April 23, 2018; Wall Street Journal
Moody’s Investors Service recently surveyed 160 US nonprofit and public hospitals (about five percent of the total for the category). In a recently issued report, the firm says that median net operating cash flow margins for the responding hospitals dropped to 8.1 percent in 2017, twenty percent lower than the 2016 margin of 9.5 percent. The 8.1 percent margin for 2017 is the lowest median cash flow margin in a decade.
Operating cash flow margin “measures how efficiently a company converts sales into cash,” according to Investopedia. It differs from operating margin, which is defined as “how much profit a company makes on a dollar of sales, after paying for variable costs of production such as wages and raw materials, but before paying interest or tax.” The difference can be illustrated using Moody’s figures for 2016, when median cash flow margin was 9.5 percent and the median operating margin was 2.7 percent. Moody’s estimate of median operating margin data for 2017 have not yet been reported.
Both operating margin and operating cash flow margin are measures of profitability, but operating cash flow margin speaks more directly to the quality of revenue, which is a key concern for investor services like Moody’s.
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There are many factors contributing to the pressures on hospitals’ profitability, from labor shortages and increasing construction costs to changes in insurance patterns and the increasing use of locations other than hospitals to provide health care services. Moody’s says that gains associated with the passage of the ACA in 2010 “have essentially been realized.”
The future doesn’t look bright for hospital profitability. The repeal of the ACA’s individual mandate may cause more people to become uninsured, increasing pressure on hospitals to provide charity care. Medicaid expansion under the ACA has allowed more people to be insured, but Medicaid reimbursements typically don’t cover the actual costs of providing hospital care, so hospitals get paid, but not enough to cover rising costs.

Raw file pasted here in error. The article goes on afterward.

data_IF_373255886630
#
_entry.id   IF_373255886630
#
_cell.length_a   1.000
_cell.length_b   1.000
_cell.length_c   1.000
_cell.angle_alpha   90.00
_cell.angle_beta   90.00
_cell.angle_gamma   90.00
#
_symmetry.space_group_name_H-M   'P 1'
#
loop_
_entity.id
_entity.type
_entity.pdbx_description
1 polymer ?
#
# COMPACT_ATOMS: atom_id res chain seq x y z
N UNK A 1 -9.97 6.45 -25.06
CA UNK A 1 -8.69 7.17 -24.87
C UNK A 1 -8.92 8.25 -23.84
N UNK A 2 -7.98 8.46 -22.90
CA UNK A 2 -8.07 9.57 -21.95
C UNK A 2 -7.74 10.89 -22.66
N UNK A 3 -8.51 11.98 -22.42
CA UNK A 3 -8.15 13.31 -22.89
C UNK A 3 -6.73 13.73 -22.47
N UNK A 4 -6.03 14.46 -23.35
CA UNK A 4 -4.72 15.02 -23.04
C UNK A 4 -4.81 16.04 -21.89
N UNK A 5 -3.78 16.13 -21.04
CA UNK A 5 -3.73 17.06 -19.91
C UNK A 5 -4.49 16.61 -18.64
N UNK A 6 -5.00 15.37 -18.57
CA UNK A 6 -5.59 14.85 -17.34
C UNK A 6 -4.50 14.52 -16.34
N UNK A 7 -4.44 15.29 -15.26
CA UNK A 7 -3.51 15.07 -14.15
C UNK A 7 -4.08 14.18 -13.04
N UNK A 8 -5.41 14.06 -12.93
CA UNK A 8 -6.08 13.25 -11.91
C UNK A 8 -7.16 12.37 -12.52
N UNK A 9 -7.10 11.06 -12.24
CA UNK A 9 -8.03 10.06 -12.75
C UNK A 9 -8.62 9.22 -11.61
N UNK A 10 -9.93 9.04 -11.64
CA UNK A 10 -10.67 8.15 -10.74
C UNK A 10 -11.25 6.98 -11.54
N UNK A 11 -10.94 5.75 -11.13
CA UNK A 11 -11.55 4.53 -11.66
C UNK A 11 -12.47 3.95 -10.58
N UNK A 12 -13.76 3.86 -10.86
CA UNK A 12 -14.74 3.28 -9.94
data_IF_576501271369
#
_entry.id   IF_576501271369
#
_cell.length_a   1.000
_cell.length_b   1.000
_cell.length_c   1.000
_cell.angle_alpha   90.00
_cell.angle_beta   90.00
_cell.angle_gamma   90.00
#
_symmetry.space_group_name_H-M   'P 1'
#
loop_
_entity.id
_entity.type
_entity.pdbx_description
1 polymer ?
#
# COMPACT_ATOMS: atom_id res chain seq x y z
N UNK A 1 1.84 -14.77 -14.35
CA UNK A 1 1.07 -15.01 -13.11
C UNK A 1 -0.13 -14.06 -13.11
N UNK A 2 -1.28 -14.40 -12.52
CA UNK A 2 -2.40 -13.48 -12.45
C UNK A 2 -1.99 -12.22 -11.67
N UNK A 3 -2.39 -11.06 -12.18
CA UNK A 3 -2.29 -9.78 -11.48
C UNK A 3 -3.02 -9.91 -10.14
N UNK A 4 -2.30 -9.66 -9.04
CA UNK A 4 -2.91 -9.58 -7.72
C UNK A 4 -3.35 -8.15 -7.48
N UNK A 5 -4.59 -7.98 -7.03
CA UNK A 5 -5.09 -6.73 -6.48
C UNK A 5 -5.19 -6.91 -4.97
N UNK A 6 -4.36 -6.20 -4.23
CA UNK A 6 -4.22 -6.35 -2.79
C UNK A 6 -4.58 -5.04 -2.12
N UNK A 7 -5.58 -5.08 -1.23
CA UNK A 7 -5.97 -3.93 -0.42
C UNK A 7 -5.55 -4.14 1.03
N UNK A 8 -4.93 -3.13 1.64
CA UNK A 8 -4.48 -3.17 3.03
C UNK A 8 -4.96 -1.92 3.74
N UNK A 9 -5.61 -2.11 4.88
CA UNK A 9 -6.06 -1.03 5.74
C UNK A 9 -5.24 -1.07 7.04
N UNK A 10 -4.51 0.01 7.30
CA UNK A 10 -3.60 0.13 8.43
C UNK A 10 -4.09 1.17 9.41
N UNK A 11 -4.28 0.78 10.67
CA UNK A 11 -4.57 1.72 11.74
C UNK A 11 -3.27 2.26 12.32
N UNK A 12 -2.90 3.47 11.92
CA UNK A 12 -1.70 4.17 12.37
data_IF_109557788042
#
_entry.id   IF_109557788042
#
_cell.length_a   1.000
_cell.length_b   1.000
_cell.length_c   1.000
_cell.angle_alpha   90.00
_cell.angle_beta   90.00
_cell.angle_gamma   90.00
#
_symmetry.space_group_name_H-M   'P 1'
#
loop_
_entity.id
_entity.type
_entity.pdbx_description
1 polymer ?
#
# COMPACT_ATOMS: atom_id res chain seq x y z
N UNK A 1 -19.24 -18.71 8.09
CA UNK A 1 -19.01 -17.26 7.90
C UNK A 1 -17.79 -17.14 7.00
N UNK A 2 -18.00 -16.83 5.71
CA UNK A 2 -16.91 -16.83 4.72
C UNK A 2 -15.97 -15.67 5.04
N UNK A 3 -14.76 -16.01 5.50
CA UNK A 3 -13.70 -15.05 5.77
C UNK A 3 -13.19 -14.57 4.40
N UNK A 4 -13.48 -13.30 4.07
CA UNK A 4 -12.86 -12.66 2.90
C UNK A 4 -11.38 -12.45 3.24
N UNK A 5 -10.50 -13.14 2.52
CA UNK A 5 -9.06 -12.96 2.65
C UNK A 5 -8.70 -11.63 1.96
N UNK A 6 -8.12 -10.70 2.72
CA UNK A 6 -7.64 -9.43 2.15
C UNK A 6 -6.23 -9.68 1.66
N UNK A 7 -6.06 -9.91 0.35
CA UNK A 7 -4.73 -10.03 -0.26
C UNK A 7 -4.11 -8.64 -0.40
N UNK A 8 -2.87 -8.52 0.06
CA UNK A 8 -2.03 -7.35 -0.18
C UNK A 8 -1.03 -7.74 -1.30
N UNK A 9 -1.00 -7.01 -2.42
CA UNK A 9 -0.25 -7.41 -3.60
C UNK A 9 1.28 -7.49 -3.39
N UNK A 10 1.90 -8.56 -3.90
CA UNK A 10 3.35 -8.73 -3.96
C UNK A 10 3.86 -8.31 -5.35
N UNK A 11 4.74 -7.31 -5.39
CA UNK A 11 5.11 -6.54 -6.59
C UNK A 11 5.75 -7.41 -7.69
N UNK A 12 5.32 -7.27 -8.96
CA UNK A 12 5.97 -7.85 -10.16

The Wall Street Journal reports that “Hospitals in tight labor markets for nurses are offering bonuses to hire and retain nurses and relying on costly temporary nurse staffing agencies, said Lisa Goldstein, an analyst for Moody’s.” In a separate report, Moody’s predicts that the nurse shortage will affect hospital profitability for at least the next three to four years. The US Bureau of Labor Statistics predicts the nurse shortage will persist until at least 2025. The shortages will be most acute for hospitals in communities where the population is aging, where chronic disease management for conditions like diabetes and opioid addiction is needed, and where populations are growing rapidly.
Hospitals are continuing to seek merger and acquisition deals to build both size and market share in an effort to have more influence over pricing and profitability. It’s not uncommon to see reports of deals and potential deals involving tens of billions of dollars in assets across multiple states. Shrinking hospital profitability is a continuing sign that more deals are coming as hospital leaders cope with a rapidly shifting healthcare marketplace.—Michael Wyland